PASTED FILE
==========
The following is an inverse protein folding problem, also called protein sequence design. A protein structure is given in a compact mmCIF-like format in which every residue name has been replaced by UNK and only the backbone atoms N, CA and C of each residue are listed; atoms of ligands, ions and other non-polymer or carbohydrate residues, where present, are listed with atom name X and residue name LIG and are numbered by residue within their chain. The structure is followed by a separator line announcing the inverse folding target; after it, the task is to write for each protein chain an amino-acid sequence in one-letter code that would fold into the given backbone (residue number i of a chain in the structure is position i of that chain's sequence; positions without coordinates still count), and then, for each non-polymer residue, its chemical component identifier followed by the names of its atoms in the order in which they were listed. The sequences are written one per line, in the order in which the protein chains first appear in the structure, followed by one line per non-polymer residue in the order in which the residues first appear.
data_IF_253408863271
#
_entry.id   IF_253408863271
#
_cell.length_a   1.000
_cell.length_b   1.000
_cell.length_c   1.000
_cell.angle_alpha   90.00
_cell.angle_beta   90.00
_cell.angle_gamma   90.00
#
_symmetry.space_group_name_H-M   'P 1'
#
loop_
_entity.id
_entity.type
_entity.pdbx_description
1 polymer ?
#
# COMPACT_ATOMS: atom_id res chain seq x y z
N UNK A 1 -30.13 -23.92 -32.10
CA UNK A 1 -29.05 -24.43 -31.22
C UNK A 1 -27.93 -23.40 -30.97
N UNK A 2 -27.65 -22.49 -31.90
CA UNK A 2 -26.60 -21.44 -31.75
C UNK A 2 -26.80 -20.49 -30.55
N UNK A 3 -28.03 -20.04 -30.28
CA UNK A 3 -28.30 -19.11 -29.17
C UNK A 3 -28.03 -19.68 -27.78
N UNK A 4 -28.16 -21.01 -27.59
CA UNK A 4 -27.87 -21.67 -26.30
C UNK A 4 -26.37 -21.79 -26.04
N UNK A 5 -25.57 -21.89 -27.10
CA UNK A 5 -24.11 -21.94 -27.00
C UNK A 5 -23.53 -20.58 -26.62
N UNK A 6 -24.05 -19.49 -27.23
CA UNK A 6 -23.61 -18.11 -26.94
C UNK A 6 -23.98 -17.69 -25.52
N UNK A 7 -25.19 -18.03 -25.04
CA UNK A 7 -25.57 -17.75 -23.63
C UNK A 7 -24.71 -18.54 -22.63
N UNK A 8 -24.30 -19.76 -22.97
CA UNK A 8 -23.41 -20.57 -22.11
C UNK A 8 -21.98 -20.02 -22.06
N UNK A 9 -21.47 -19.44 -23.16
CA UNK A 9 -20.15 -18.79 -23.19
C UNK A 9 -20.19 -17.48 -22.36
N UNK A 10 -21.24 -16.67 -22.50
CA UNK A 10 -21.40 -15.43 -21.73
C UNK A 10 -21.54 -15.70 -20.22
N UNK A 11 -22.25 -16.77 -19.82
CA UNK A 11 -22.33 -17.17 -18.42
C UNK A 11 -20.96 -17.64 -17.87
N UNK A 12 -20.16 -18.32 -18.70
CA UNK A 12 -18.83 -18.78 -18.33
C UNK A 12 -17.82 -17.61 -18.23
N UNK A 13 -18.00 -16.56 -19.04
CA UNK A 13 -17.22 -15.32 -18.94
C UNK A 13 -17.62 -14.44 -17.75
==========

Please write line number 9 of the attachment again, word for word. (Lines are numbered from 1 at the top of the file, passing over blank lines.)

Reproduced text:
_cell.angle_alpha   90.00